of books the Navy had given us when we left Brook-
lyn, and he read a lot of those, and then he had a
big red book he was always reading. I don't remem-
ber what it was."

Both Maddox and Beezley had had bloody urine
since the start of the days on the raft, and shortly
after Beezley's death, Maddox, who had been ex-
tremely weak, became ill. For weeks, each day, he
had been pounding the ledge impatiently until the
men would ask him to stop. The next day he would
twist a gold wedding ring on his finger, and tell Izzi
about it. "My wife," Maddox told Izzi, "told me not
to come back without this ring. It is good luck."
Often at these times, Izzi would put his arm around
the Ensign's shoulders.

As with Beezley, Maddox began to lose his sight,
and as his sight left, he became more nervous and
the three other men would try to calm him. Finally,
as they passed the seventieth day on the raft, Mad-
dox had the same symptoms of blindness that Beezley
had had. The other men would hold up four fingers,


and ask, "How fingers am I holding up, Jimmy?"
and Maddox would reply, "Two."

On the seventy-sixth day, they ran out of water.
They had run out of water several times before that,
but this time, when all were emaciated and hardly
able to move, the situation was more serious than
it had been before, and it had never been anything
but critical. Maddox was having long spells of
delirium, and would talk of his wife, of fellow in-
structors at Purdue, of his family, of horses, of
books, and of people he had known in his childhood.
Sometimes the talk would fall off to a mutter, and
the men could not understand him.

The men wrapped him in the sailcloth, and laid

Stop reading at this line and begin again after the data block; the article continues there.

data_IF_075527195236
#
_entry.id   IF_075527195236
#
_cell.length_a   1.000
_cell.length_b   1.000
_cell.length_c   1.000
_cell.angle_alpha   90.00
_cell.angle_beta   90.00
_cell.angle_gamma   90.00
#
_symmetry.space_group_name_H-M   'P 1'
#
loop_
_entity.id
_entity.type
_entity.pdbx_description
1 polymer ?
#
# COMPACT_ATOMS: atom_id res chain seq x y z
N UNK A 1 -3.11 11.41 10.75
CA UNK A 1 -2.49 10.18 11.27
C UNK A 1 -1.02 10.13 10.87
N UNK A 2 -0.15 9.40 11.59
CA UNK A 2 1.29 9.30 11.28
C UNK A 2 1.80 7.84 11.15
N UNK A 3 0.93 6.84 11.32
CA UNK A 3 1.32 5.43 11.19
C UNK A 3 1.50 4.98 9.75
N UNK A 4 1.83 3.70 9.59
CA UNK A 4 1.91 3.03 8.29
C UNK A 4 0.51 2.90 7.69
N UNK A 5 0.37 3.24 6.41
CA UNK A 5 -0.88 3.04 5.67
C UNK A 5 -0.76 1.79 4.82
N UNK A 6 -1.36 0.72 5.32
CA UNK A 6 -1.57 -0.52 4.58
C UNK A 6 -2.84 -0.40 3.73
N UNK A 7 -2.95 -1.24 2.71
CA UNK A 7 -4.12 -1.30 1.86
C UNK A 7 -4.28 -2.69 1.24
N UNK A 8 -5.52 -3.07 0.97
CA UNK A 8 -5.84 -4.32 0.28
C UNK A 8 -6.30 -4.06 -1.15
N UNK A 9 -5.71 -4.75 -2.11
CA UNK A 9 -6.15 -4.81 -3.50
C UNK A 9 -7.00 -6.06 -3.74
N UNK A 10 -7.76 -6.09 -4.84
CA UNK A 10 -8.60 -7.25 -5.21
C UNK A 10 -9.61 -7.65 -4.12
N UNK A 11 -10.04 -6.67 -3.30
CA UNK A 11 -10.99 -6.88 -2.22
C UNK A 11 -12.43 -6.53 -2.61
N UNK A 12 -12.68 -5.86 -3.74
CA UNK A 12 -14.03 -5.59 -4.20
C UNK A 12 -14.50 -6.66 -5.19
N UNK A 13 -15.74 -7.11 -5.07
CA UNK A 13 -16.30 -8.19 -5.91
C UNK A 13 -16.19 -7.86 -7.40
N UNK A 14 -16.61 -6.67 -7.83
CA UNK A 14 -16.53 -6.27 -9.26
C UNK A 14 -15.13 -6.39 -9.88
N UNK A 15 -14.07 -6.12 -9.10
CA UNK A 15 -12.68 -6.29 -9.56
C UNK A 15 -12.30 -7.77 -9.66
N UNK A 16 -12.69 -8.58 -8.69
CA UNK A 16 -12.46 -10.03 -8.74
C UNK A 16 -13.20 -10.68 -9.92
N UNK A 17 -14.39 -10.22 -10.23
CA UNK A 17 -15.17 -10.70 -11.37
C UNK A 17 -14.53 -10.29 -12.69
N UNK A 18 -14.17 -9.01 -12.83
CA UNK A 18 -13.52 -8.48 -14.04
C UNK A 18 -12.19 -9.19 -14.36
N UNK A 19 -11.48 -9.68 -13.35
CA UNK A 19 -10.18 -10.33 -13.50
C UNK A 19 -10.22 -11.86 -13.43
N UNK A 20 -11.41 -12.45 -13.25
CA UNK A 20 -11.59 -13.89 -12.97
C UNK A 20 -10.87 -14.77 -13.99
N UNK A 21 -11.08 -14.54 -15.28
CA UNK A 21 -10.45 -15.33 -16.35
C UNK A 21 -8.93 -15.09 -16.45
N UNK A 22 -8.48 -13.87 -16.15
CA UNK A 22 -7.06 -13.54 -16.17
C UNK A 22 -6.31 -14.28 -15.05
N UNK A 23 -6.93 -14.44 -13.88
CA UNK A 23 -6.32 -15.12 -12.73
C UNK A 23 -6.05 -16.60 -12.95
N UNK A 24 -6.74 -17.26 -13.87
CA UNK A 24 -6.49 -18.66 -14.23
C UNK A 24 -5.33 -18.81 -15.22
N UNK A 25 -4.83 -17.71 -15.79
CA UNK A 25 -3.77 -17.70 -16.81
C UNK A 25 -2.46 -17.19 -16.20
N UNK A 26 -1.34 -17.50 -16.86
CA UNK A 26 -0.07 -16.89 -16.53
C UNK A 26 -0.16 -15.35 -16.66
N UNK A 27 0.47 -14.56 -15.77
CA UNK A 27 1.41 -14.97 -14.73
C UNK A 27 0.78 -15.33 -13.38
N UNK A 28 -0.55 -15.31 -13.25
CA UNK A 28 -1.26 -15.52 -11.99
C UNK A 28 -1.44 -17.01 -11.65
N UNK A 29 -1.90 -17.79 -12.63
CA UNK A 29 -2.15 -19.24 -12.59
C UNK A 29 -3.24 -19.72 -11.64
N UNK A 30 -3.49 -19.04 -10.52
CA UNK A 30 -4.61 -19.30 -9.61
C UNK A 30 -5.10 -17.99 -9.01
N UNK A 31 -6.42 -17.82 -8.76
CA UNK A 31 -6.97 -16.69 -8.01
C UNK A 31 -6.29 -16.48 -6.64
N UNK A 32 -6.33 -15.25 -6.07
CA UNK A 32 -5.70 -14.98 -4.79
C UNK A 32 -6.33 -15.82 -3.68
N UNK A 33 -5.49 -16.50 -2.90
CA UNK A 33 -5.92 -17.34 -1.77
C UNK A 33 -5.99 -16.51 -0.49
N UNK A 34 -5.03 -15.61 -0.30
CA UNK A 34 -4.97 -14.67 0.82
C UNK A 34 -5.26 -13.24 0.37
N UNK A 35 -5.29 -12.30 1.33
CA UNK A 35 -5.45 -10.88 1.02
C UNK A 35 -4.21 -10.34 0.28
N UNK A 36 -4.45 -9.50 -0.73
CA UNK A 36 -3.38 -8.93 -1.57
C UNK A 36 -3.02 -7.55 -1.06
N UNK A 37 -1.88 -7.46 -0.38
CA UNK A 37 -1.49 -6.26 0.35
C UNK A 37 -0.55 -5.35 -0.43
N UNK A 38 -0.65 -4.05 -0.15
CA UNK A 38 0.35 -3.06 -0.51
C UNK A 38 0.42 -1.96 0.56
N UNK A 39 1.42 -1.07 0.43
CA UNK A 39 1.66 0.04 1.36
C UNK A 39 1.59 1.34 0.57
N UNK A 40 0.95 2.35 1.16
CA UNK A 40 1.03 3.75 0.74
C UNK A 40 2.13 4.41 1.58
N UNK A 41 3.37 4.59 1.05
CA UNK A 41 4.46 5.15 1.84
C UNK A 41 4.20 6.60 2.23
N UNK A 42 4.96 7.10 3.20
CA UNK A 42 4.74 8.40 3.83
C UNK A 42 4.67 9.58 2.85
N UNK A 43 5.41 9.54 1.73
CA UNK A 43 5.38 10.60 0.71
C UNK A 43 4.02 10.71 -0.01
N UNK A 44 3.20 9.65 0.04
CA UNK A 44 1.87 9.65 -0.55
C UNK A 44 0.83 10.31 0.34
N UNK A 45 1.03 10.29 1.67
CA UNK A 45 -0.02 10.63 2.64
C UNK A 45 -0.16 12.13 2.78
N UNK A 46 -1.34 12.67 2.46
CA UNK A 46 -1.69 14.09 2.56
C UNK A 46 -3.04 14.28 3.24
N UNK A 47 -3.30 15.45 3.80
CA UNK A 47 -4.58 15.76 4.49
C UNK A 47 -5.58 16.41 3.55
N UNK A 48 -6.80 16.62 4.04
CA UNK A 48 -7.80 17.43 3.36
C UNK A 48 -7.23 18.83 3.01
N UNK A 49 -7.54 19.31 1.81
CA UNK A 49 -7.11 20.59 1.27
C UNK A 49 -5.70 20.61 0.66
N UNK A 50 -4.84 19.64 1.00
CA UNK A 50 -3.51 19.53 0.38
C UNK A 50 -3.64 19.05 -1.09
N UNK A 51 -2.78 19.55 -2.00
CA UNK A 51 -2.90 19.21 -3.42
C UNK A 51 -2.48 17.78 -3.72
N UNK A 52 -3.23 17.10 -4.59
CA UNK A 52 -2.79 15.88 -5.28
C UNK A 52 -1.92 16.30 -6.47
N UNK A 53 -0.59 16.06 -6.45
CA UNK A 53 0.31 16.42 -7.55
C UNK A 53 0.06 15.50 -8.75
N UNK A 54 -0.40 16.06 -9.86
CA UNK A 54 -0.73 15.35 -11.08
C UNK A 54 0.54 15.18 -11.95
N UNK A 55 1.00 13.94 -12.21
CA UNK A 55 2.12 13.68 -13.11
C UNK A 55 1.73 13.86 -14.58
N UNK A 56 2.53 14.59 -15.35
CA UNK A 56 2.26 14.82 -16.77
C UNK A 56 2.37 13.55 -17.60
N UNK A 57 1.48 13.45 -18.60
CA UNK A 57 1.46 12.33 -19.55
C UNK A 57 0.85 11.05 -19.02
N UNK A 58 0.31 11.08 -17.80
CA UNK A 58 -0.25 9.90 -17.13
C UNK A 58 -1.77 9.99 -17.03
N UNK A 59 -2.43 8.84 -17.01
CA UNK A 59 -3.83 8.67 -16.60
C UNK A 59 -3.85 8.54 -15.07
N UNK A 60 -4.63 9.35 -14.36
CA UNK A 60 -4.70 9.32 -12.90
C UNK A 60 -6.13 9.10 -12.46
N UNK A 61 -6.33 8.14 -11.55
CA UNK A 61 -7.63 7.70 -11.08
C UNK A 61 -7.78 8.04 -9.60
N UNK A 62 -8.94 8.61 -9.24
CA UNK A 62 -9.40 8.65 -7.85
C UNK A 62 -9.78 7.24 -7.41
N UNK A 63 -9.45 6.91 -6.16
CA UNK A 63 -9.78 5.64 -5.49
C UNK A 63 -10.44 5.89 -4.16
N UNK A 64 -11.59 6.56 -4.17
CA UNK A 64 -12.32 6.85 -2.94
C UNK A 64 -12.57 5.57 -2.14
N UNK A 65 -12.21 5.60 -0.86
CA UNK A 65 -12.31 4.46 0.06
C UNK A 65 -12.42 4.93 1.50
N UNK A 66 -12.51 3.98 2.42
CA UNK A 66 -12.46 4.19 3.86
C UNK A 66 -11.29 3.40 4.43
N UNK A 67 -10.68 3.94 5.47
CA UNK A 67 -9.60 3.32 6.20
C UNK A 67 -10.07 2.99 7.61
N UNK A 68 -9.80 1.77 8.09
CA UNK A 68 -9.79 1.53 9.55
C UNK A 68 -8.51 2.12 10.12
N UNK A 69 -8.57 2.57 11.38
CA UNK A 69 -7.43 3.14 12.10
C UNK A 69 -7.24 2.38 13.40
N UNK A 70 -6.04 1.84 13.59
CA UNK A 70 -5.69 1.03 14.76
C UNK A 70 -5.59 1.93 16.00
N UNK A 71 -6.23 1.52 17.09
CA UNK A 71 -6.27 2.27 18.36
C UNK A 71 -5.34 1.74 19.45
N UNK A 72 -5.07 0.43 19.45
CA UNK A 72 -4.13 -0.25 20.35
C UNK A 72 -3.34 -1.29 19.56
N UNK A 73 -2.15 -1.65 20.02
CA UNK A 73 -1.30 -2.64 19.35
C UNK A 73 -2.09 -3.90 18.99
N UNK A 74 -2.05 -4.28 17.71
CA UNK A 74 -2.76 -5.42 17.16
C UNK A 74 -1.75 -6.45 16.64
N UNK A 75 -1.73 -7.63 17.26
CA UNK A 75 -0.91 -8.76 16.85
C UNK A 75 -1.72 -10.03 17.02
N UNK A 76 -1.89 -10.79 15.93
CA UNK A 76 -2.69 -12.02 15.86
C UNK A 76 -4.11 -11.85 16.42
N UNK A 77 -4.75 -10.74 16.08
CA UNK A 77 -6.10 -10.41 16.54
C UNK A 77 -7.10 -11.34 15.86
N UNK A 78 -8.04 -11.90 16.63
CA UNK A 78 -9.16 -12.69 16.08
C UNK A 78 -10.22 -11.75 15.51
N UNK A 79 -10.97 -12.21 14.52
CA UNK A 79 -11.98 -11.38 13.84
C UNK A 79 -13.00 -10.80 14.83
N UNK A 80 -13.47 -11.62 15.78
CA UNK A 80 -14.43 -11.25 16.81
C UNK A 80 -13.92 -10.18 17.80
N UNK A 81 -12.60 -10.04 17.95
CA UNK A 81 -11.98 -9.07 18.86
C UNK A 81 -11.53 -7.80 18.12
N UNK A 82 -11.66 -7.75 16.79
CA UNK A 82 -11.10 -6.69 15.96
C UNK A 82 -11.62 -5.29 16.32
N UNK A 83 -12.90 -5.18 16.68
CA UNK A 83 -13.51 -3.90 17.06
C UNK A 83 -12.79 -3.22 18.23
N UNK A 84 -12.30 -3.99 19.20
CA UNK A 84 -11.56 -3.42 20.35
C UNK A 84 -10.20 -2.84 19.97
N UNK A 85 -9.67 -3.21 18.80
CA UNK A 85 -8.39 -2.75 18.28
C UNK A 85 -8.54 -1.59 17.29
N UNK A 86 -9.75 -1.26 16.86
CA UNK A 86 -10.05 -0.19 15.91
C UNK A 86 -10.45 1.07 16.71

him on a ledge where he could lie stretched out and
more comfortable than in the impossibly cramped
confines of the "deck." The sea was calm, and there
was a hot sun. Maddox was unable to control him-
self, and several times he relieved himself directly
on Hoogendam.

"We'd tell him what he just did," Izzi said, "and
he would start to laugh. 'That's not a thing for a
man your age to do,' we'd tell him, and he'd say,
'What's that? What's that? I didn't do anything.'
He had been coughing up blood, and we couldn't


tell whether it was from his lungs or from his

"We were out of water, and he would keep ask-
ing for a drink. He'd say we had water but were
keeping it from him. He couldn't see, and he could
hardly hear, and he would beg us for water, and
we would say, 'But, Jimmy, there isn't any water.
We haven't got any water either.'

"That night, the seventy-sixth night, he was
groaning away all night-oooooh, ooooh, like that,
most of the night. Now and then one of the Dutch-.
men would feel him to make sure he was all right.
"The next morning, the seventy-seventh day,.
when I woke up, the kid said to me, 'You'd better
look at your officer.'
"There he was, one hand trailing in the water, his
teeth showing, and a half smile on his face as though
he felt good, and he was looking right at me. He.